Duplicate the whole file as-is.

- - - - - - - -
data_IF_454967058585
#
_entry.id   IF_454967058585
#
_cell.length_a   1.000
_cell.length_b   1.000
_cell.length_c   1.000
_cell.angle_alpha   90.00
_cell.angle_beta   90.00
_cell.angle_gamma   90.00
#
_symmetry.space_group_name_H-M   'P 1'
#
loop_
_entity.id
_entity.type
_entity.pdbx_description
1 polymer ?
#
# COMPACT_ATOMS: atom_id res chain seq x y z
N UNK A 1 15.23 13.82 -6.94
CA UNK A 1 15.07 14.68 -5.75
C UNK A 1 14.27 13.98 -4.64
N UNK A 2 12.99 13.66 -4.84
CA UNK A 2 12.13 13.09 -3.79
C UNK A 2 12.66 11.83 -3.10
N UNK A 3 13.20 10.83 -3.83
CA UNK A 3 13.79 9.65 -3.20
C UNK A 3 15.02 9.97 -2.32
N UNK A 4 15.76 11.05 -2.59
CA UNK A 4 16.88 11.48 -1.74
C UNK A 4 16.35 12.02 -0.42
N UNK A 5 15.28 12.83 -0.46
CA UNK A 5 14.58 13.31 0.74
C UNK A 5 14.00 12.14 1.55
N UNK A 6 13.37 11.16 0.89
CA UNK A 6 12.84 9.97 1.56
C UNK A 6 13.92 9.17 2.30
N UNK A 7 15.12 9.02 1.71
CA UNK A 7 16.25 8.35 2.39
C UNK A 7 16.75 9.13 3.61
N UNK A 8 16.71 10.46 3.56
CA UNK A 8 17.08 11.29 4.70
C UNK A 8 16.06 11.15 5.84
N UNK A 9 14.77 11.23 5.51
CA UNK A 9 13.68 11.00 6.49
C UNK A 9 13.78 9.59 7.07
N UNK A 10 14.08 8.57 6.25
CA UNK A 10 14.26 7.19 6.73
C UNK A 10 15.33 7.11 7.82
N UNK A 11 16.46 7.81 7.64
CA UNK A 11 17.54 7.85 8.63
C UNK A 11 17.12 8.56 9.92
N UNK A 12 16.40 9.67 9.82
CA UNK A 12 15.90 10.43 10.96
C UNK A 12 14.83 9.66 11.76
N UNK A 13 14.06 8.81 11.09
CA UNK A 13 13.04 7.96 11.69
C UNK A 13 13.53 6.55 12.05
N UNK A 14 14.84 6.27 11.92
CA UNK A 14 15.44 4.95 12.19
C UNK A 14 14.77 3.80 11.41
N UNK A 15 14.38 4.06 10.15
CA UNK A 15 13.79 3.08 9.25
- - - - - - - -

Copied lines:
data_IF_454967058585
#
_entry.id   IF_454967058585
#
_cell.length_a   1.000
_cell.length_b   1.000
_cell.length_c   1.000
_cell.angle_alpha   90.00
_cell.angle_beta   90.00
_cell.angle_gamma   90.00
#
_symmetry.space_group_name_H-M   'P 1'
#
loop_
_entity.id
_entity.type
_entity.pdbx_description
1 polymer ?
#
# COMPACT_ATOMS: atom_id res chain seq x y z
N UNK A 1 15.23 13.82 -6.94
CA UNK A 1 15.07 14.68 -5.75
C UNK A 1 14.27 13.98 -4.64
N UNK A 2 12.99 13.66 -4.84
CA UNK A 2 12.13 13.09 -3.79
C UNK A 2 12.66 11.83 -3.10
N UNK A 3 13.20 10.83 -3.83
CA UNK A 3 13.79 9.65 -3.20
C UNK A 3 15.02 9.97 -2.32
N UNK A 4 15.76 11.05 -2.59
CA UNK A 4 16.88 11.48 -1.74
C UNK A 4 16.35 12.02 -0.42
N UNK A 5 15.28 12.83 -0.46
CA UNK A 5 14.58 13.31 0.74
C UNK A 5 14.00 12.14 1.55
N UNK A 6 13.37 11.16 0.89
CA UNK A 6 12.84 9.97 1.56
C UNK A 6 13.92 9.17 2.30
N UNK A 7 15.12 9.02 1.71
CA UNK A 7 16.25 8.35 2.39
C UNK A 7 16.75 9.13 3.61
N UNK A 8 16.71 10.46 3.56
CA UNK A 8 17.08 11.29 4.70
C UNK A 8 16.06 11.15 5.84
N UNK A 9 14.77 11.23 5.51
CA UNK A 9 13.68 11.00 6.49
C UNK A 9 13.78 9.59 7.07
N UNK A 10 14.08 8.57 6.25
CA UNK A 10 14.26 7.19 6.73
C UNK A 10 15.33 7.11 7.82
N UNK A 11 16.46 7.81 7.64
CA UNK A 11 17.54 7.85 8.63
C UNK A 11 17.12 8.56 9.92
N UNK A 12 16.40 9.67 9.82
CA UNK A 12 15.90 10.43 10.96
C UNK A 12 14.83 9.66 11.76
N UNK A 13 14.06 8.81 11.09
CA UNK A 13 13.04 7.96 11.69
C UNK A 13 13.53 6.55 12.05
N UNK A 14 14.84 6.27 11.92
CA UNK A 14 15.44 4.95 12.19
C UNK A 14 14.77 3.80 11.41
N UNK A 15 14.38 4.06 10.15
CA UNK A 15 13.79 3.08 9.25